4. Expand bias response team partnerships to enhance scaled educational initiatives

    If the team charge is to focus solely on responding to bias-incident reports, institutions must also invest in creating partnerships between the BRT and other entities on campus, such as DEIJ taskforces, student organizations, or residence life. These units can work together to develop scalable educational initiatives to promote an inclusive culture on campus.

  5. Expand bias response team staff

    If resources are available and the BRT has an expansive charge, assign a mental health professional to increase student support as well as legal counsel versed in first amendment law to help determine if an incident rises to the level of a hate crime.

  6. Increase transparency of bias-response work

    When the functions of the BRT are codified, make these responsibilities clear to the campus community. A bias and harassment report and support webpage should clearly define relevant terms, include easily accessible links to the institution’s various policies, and identify teams and clear points of contact who support various reporter needs.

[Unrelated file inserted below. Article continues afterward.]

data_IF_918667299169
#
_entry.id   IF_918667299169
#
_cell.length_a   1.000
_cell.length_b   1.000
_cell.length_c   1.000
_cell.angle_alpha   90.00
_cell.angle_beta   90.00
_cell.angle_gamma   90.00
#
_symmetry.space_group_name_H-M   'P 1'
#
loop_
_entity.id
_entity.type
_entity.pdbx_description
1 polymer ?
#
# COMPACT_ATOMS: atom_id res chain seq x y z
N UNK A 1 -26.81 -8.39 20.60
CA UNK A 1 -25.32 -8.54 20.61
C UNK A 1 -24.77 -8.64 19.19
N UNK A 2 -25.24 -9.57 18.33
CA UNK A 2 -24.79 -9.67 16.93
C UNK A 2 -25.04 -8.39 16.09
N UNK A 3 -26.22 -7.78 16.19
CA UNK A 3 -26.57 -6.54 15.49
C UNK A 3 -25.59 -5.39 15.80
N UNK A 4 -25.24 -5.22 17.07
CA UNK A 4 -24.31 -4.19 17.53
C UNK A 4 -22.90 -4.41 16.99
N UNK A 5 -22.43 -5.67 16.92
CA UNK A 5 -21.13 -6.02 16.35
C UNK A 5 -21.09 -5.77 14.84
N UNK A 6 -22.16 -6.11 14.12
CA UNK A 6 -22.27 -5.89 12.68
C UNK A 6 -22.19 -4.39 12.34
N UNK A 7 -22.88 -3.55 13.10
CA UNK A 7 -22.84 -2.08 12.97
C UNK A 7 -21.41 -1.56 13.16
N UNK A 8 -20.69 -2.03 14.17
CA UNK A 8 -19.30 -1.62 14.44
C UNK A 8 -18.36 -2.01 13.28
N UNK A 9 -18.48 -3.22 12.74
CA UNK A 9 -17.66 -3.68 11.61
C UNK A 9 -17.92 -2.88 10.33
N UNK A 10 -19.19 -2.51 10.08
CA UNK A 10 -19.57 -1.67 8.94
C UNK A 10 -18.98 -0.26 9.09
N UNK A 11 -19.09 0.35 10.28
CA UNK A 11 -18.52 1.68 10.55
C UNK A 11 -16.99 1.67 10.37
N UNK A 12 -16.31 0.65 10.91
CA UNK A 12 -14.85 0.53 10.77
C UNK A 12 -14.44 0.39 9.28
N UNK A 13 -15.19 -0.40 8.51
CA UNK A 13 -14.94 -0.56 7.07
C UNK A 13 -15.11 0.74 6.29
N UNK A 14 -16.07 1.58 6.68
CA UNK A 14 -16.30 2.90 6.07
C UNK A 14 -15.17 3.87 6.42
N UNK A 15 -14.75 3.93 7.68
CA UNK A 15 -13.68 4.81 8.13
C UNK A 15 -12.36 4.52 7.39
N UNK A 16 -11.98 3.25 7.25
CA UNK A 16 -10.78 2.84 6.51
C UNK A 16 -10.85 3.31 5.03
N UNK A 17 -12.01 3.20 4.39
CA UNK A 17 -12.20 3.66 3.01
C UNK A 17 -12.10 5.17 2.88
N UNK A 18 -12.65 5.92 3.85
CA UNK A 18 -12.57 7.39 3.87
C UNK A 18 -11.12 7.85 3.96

7. Publish annual reports—at a minimum—to update the campus on trends of bias incidents, education initiatives, team members, and funding

    Avoid listing every incident in the body of a report or webpage which can perpetuate the idea that each incident is isolated from the campus climate. Instead, call out commonalities or trends, highlight responses and resources, feature new initiatives to reduce bias and harassment, and include an appendix of individual incidents if necessary.

  8. Get bias response team's input on university flashpoint response communications but don't make it their primary function

    Campus-wide responses to bias incidents are imperative, but the BRT should not be solely responsible for creating these plans and responses. While the BRT can be a helpful input in developing the institution’s response, it is critical that multiple stakeholders including cabinet leaders are actively involved in crafting a consistent message and response.


  • Miller, Ryan A., et al. “A Balancing Act: Whose Interests Do Bias Response Teams Serve?” The Review of Higher Education, vol. 42 no. 1, 2018, p. 313-337. Project MUSEdoi:10.1353/rhe.2018.0031.